Browse By

Briefings: Councilor Gomez to Again Contest Hampden Senate Primary…

UPDATED 8:27PM: To include details from Sen. Welch’s end of year campaign finance report.

Councilor Adam Gomez in 2016 (WMassP&I)

The Democratic primary ballot in the Greater Springfield area is beginning to look a bit crowded. In addition to races for the Democratic nomination for the US House and Senate, a State Senate contest is set to begin.

Springfield Ward 1 Councilor Adam Gomez will challenge incumbent West Springfield Senator James Welch, who represents the Springfield-anchored Hampden Senate district. The sets up a contrast between Welch, a long-serving but affable pol with deep ties to Westside and Springfield’s establishment and Gomez, who has become among the leaders of the Springfield City Council’s progressive policy push of late.

The Ward 1 Councilor, who just began his third two-year term on the Council, posted informal announcements Monday night on Facebook and Instagram. A person with knowledge of Gomez’s plans confirmed them to WMP&I. Gomez himself had no immediate comment.

Gomez, who represents downtown and the city’s Brightwood and Memorial Square neighborhoods (often collectively known as the North End), briefly ran two years ago before deferring to former city councilor Amaad Rivera. His interest in trying again had been buzzing around City Hall for weeks, but Monday’s social media posts were the first concrete steps he had taken. Gomez’s campaign account is still registered for council elections.

The Hampden Senate District includes West Springfield, Wards 2, 3 and 4 in Chicopee and 2/3 of Springfield, including all or most of Wards 1, 2, 3, 4 and 8 and significant parts of 5 and 6. This includes Chicopee Center and parts of Chicopee Falls and Springfield’s most urban and diverse neighborhoods.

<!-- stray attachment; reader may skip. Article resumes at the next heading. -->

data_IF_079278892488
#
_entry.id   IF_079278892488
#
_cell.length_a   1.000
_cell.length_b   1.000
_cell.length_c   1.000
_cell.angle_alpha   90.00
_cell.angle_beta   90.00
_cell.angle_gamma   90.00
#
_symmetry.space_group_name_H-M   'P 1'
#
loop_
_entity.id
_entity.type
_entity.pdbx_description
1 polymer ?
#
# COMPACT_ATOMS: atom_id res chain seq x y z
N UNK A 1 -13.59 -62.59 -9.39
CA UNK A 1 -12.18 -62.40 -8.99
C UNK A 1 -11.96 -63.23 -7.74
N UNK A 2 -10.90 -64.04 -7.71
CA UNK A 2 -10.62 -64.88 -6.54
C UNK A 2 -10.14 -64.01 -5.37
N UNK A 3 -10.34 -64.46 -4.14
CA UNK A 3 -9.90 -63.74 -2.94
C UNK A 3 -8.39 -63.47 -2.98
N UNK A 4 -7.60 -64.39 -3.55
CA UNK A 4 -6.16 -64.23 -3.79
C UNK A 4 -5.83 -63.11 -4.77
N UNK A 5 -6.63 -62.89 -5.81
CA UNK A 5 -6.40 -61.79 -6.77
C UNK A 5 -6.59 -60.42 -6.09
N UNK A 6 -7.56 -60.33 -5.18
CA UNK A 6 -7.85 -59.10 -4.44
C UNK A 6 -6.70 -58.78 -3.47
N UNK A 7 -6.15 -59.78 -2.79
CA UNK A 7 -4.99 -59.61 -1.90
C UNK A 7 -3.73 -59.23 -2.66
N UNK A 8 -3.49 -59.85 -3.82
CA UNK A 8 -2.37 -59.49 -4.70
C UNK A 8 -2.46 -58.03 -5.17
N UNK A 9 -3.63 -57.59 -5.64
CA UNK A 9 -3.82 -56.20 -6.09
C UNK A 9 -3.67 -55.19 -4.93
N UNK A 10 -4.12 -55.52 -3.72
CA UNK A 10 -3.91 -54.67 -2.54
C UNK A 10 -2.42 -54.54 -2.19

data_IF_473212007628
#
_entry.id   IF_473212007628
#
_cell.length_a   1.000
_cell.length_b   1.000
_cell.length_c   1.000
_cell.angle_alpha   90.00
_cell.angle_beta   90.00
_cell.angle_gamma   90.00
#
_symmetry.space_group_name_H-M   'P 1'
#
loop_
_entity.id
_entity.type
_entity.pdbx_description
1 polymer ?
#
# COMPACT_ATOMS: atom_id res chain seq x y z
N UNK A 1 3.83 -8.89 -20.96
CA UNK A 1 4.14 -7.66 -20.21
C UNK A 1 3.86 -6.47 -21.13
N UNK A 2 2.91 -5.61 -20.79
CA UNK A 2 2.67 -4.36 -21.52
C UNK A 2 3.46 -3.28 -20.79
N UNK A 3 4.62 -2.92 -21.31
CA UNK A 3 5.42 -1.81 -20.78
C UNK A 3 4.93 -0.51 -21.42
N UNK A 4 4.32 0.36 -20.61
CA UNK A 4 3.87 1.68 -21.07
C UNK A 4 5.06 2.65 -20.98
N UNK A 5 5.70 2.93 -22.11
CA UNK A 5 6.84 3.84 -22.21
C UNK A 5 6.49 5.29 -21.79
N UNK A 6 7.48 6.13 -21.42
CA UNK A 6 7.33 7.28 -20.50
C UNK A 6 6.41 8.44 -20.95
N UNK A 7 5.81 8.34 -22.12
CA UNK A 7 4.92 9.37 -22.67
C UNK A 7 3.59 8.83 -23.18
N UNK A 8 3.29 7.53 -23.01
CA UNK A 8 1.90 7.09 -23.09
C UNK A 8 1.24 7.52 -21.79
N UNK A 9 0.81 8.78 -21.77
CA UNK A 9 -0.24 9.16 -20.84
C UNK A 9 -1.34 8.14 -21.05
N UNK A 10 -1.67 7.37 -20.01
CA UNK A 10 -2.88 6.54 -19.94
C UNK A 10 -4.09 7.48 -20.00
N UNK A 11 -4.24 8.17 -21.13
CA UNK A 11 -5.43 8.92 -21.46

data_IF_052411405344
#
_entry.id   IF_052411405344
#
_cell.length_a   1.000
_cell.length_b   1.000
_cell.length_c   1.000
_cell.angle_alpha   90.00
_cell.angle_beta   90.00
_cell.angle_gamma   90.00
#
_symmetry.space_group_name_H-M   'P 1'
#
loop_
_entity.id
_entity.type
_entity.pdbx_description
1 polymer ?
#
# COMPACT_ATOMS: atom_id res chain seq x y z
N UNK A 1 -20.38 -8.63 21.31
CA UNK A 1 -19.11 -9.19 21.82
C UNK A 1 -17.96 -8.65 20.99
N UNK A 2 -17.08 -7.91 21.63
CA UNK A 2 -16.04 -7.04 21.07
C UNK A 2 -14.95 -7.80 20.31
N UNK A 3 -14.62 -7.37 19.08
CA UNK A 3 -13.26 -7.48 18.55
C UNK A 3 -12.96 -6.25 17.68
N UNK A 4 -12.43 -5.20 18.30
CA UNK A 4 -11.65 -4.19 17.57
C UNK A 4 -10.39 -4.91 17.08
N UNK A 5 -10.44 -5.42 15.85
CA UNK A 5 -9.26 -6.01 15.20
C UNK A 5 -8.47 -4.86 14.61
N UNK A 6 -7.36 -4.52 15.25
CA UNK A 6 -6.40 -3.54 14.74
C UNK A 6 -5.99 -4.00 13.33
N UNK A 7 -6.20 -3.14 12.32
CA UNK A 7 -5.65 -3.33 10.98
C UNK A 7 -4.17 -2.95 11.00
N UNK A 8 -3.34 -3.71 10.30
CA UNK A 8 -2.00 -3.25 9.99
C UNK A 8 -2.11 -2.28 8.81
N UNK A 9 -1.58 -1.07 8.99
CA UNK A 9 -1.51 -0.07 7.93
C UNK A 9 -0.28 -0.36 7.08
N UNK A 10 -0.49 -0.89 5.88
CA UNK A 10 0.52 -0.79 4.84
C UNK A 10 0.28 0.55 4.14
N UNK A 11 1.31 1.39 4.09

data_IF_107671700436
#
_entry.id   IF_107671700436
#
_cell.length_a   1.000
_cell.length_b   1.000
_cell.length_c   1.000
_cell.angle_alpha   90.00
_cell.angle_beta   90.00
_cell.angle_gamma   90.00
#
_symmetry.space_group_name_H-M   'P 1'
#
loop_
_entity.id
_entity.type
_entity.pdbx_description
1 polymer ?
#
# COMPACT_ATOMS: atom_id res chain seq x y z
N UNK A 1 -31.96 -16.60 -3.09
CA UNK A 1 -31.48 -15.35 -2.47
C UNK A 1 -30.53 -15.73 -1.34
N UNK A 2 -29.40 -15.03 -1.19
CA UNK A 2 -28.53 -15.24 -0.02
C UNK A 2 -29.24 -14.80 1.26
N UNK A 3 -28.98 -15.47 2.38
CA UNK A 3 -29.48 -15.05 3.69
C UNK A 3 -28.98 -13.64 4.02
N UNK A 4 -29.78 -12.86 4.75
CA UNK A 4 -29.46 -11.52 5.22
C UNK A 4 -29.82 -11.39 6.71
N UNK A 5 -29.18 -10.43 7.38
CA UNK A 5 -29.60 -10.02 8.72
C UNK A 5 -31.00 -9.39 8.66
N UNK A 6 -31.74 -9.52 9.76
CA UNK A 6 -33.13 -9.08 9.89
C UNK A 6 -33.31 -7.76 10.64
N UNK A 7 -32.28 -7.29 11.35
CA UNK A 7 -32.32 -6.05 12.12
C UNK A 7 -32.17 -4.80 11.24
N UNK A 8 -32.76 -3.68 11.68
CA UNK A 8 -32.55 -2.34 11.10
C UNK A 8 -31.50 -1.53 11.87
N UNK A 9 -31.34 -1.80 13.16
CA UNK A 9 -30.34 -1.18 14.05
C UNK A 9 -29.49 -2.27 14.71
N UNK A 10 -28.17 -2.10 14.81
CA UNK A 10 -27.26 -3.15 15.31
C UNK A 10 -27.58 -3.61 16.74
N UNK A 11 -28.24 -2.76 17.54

The Hampden Senate District. (

Welch has stared down challenges before. In addition to Rivera, Welch defeated Ward 3 Councilor Melvin Edwards in 2012. He defeated both by significant margins, though Edwards was sidelined late in the campaign following serious injury to his knees.

Still, Welch, who was first elected to the Senate in 2010, should be able to muster considerable financial resources and political resources. He will likely have support from Senate colleague and from high-profile political figures in his native West Springfield and in Springfield. Since 2005, when Welch first became a state rep, he has represented some part of Springfield.

Gomez, who defeated incumbent councilor Zaida Luna in 2015, is not without his noteworthy connections. He has served on the Board of the New North Citizens Council. His father, Gumersindo Gomez, is a prominent veterans activist in Springfield.

A direct comparison of war chests is not yet available. Gomez had a little over $4,400 in his campaign account of as December 31. Legislative candidates did not, until this year, need to report as often as municipal candidates. Welch’s report for the second half of 2019 posted Tuesday, after this story was originally posted. He had just shy of $24,500 as of December 31.

Though not the furthest left state senator in Massachusetts or even the 413, Welch cuts a generally liberal profile. While Gomez does fall to Welch’s left, the councilor may just easily frame his argument around fundamental needs in the district, particularly the inner city. The experience of responding to Ward 1’s constituent issues could feature prominently in his campaign.

This is breaking news and will be updated or supplemented as additional info becomes available.